It’ll also be difficult for McAfee to find a network that doesn’t put him behind a paywall. Amazon and Google are rumored to be potential new homes. But both are trying to increase subscribers for their respective streaming services.
It will be difficult to sell Amazon on investing money to build a channel on YouTube – a rival platform. For Google, they may have the tech infrastructure to create television-like programming but they aren’t an experienced producer, they’ve never produced its own live, daily talk show, and investing in McAfee’s show doesn’t necessarily help increase the number of subscribers watching YouTube TV.
Networks like ESPN, CBS, NBC, and Fox might make sense to partner with. But McAfee faces the possibility of being censored due to corporate interests. Each of these networks also operates its networks or streaming channels that air talk programming of their own. Investing in McAfee could cannibalize the programming they already own.
And if McAfee works with a traditional network that isn’t ESPN, it could jeopardize his ability to host game casts for Omaha or analyze games on Gameday. It’s not impossible but would definitely be awkward on days that McAfee does his show remotely from locations of ESPN games with ESPN banners and signage that is visible in the background.
If SportsGrid has the money to invest in McAfee, they might be his best bet. They have all the attributes McAfee needs and they already have a relationship with him. It is probably unlikely that he’ll be censored and he would even be able to maintain a relationship with FanDuel – a company SportsGrid also works alongside.
Roku is another option — they already work with Rich Eisen — but they would move his show away from YouTube, something McAfee should resist since the majority of smart TV users use YT more than any other app.
If the NFL gave McAfee editorial independence, they would make the perfect partner but the likelihood of that happening is slim to none. NFL Media has independence but it was clear during the night of the Damar Hamlin incident that they will do whatever is necessary to stay away from serious topics that make the league look bad until it’s totally unavoidable.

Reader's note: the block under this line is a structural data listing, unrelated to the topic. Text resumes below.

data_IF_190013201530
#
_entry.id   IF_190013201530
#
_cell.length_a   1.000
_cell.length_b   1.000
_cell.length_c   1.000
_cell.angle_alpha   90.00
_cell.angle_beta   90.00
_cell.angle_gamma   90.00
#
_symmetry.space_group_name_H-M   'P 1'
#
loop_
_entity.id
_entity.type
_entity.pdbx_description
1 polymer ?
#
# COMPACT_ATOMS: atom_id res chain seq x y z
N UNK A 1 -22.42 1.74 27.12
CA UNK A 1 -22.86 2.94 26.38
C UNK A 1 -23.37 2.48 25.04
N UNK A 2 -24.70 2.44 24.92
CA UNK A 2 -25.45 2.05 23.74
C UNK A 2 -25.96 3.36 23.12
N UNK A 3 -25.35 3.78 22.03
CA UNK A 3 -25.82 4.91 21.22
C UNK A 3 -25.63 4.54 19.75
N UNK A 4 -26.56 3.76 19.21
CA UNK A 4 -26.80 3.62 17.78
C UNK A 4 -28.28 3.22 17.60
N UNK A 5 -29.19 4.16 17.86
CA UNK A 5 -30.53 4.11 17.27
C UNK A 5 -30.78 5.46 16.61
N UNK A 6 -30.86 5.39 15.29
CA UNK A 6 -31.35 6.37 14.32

It’s hard to think of a partner that matches up perfectly with McAfee’s aspirations. But once again, at the moment, he’s on top of the world so anything is possible. The talk show host’s next move will be even more interesting to watch than the other fascinating moves he’s already made that have put the sports media industry in a swivel.
Jessie Karangu is a columnist for BSM and graduate of the University of Maryland with a bachelor’s degree in journalism. He was born and raised in Baltimore, Maryland but comes from Kenyan roots. Jessie has had a passion for sports media and the world of television since he was a child. His career has included stints with USA Today, Tegna, Sinclair Broadcast Group and Sightline Media. He can be found on Twitter @JMKTVShow.
5 Tips For Networking At the BSM Summit
“Have a plan and don’t leave home without it.”
Bring your game plan if you attend the BSM Summit in LA next Tuesday and Wednesday. No matter your purpose for attending: to learn, get a job, speak, or sell an idea, you must be able to read the room. To do that, it helps to know who will be there and how you can cure their pain.
Have a plan and don’t leave home without it. If you have time, buy How to Work a Room by Susan Roane. If you don’t, just follow these five tips: